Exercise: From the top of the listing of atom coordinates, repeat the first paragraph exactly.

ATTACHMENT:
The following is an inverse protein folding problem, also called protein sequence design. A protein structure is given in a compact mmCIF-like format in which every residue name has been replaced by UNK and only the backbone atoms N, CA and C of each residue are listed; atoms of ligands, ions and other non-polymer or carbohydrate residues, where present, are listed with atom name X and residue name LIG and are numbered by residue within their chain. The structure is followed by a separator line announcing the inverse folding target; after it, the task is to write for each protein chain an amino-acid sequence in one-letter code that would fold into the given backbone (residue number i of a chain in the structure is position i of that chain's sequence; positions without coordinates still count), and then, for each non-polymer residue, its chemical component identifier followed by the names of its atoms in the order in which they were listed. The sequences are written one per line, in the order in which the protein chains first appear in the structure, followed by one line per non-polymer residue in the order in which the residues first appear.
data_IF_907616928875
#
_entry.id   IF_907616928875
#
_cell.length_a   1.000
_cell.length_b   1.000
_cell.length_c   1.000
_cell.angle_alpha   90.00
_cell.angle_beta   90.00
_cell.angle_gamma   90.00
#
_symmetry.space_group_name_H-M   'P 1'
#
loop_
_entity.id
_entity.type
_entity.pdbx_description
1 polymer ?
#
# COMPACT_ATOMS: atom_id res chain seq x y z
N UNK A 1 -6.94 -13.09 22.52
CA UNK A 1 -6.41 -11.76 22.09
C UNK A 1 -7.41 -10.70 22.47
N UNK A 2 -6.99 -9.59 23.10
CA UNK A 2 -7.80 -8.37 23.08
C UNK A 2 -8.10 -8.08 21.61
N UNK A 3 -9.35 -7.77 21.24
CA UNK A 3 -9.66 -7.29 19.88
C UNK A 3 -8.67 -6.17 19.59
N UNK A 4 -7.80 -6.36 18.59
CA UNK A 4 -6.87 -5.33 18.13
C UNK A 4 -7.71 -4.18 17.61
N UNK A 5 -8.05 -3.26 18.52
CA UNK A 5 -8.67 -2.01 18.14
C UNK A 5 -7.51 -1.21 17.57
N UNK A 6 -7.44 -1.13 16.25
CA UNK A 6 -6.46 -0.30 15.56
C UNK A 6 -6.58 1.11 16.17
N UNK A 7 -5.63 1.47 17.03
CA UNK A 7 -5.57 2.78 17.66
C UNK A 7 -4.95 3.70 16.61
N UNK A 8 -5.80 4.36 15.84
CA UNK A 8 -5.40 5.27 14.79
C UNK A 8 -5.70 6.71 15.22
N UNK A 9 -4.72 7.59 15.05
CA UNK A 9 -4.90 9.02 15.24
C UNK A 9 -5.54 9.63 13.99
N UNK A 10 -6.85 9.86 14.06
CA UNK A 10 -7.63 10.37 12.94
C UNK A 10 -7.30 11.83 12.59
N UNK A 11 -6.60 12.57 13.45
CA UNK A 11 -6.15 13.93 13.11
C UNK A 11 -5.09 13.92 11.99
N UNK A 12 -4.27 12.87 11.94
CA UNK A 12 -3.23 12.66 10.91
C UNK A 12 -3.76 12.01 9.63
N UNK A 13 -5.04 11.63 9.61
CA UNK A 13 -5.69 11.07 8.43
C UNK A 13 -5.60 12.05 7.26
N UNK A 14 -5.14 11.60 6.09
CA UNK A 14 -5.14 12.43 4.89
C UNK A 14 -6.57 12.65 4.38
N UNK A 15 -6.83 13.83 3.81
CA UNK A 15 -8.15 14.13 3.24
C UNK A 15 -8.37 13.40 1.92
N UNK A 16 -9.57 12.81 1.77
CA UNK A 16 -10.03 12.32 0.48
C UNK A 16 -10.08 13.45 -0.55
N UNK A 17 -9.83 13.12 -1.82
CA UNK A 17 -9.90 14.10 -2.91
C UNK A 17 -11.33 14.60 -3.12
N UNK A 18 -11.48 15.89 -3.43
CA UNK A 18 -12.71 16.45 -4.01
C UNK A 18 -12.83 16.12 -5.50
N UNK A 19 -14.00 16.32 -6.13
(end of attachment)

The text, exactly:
The following is an inverse protein folding problem, also called protein sequence design. A protein structure is given in a compact mmCIF-like format in which every residue name has been replaced by UNK and only the backbone atoms N, CA and C of each residue are listed; atoms of ligands, ions and other non-polymer or carbohydrate residues, where present, are listed with atom name X and residue name LIG and are numbered by residue within their chain. The structure is followed by a separator line announcing the inverse folding target; after it, the task is to write for each protein chain an amino-acid sequence in one-letter code that would fold into the given backbone (residue number i of a chain in the structure is position i of that chain's sequence; positions without coordinates still count), and then, for each non-polymer residue, its chemical component identifier followed by the names of its atoms in the order in which they were listed. The sequences are written one per line, in the order in which the protein chains first appear in the structure, followed by one line per non-polymer residue in the order in which the residues first appear.